Angie Best-Boss has tried changing litter boxes, types of litter, brands of litter. But something has gone terribly wrong with Tiger.
“I loathe my cat,” said the freelance writer in New Palestine, Ind. “Actually, loathe might be too weak of a word. I hate it. The stupid, stupid cat pees. On clothes. Only on clean clothes. And beds. Regardless of what spray I buy, what medicine she takes, she just really, really likes to pee.”
Dogs chewing through table legs. Cats diving for the family dinner. Biting cockatiels. At a time when many people are scrimping on themselves to indulge their animals, the love is lost for owners of infuriating pets.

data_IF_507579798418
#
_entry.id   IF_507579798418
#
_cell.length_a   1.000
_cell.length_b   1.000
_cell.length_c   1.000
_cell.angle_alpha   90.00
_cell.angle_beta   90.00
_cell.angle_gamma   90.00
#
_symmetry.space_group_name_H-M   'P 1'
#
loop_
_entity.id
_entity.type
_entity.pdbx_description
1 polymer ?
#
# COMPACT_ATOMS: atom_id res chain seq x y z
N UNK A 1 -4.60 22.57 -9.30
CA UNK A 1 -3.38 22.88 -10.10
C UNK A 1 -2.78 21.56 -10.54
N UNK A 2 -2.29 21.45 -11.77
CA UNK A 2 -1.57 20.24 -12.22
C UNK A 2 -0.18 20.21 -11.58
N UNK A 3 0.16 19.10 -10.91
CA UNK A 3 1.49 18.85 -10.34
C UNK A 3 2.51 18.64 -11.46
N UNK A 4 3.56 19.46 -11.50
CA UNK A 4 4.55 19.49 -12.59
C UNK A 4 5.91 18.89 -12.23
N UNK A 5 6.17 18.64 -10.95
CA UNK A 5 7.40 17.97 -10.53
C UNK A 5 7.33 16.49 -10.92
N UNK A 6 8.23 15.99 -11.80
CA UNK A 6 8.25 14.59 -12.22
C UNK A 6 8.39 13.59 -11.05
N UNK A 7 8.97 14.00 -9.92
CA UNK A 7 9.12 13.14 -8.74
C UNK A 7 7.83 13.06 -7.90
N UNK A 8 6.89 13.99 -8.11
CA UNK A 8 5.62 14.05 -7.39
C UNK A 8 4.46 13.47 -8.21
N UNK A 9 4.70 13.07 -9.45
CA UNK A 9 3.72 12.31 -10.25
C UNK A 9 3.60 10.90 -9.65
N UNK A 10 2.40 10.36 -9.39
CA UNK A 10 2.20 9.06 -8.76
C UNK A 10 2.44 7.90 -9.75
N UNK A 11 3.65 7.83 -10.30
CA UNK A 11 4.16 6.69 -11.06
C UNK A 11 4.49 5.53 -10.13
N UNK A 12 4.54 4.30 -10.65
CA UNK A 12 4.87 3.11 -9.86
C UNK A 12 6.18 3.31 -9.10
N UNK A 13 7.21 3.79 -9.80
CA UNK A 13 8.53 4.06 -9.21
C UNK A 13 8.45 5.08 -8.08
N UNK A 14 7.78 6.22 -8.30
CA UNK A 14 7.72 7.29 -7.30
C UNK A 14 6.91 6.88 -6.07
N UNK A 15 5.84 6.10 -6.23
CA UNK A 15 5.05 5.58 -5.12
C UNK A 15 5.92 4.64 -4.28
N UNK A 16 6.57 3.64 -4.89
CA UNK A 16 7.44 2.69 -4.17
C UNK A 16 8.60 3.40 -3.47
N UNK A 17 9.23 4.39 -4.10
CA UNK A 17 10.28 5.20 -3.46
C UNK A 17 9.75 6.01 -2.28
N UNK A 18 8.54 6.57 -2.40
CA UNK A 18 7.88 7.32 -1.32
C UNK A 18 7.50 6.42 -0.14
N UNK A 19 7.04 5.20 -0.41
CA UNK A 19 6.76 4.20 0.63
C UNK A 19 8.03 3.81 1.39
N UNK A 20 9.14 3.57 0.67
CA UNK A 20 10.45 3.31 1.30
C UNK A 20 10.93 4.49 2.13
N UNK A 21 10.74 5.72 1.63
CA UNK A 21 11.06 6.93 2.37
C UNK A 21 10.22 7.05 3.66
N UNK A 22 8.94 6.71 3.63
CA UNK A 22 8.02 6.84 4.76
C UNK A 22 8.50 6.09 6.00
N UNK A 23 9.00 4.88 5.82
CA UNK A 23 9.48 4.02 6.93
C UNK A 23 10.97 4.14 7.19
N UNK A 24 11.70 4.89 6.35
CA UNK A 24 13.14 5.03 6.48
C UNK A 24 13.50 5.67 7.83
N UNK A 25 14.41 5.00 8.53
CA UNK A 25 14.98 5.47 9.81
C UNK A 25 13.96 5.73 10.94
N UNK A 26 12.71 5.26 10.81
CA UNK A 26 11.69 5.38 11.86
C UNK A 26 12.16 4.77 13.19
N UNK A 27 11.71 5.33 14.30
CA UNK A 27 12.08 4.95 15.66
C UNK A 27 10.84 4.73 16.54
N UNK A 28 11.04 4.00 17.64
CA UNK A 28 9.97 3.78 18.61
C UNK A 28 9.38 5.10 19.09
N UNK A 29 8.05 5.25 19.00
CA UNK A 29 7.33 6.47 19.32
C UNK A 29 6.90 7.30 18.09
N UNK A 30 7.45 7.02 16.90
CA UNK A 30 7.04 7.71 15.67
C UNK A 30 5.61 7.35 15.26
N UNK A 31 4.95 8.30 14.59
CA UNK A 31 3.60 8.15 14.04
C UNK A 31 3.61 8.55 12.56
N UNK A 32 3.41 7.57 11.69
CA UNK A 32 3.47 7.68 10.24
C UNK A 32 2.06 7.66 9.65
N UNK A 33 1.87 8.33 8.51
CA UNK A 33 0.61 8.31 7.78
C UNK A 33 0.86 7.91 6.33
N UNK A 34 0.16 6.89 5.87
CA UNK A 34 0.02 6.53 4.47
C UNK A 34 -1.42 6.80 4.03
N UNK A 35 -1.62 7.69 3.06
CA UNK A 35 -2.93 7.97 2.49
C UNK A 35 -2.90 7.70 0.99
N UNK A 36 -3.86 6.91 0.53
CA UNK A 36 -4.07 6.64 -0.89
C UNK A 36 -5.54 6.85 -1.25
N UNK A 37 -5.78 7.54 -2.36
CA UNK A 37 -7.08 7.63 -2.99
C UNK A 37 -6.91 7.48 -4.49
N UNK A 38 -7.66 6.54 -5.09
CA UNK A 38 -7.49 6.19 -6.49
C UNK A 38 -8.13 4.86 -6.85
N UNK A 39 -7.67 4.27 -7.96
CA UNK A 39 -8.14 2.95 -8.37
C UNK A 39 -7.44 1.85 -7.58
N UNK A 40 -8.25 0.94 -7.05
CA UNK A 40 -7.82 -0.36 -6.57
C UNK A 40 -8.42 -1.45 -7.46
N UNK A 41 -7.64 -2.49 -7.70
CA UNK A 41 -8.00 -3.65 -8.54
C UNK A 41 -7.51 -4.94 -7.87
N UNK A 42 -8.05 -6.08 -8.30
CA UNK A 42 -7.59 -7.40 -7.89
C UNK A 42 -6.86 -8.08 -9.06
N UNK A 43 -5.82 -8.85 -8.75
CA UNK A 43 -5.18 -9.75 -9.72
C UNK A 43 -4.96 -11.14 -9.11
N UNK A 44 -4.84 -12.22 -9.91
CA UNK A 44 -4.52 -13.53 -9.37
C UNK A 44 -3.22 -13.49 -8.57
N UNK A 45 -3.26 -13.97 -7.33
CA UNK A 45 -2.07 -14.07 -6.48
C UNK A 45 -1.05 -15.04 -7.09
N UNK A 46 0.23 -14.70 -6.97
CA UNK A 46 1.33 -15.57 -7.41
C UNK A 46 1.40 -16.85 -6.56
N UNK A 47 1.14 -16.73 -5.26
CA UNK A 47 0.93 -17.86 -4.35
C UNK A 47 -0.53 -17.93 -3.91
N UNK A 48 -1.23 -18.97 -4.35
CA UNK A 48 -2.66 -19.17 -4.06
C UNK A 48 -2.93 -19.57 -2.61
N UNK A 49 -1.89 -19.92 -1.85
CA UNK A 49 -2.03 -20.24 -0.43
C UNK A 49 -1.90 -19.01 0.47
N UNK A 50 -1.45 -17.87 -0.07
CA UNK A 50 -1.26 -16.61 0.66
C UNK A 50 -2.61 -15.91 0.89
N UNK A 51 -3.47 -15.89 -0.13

Still, many can’t bring themselves to dump their wayward animals in shelters. It’s a classic love-hate relationship.
“We all know couples who look like they like to fight. They let fights happen because, it seems, they’re getting something out of it. Some people have that relationship with their pets,” said psychologist Stephanie LaFarge, who specializes in the human-animal bond as senior director of counseling services at the American Society for the Prevention of Cruelty to Animals.
“Some people like to think they love their animals so much they’re willing to be victimized by them,” she said. “It’s proof of how much they love that animal and proof of what a good animal person they are and what a good person they are. It’s part of their identity.”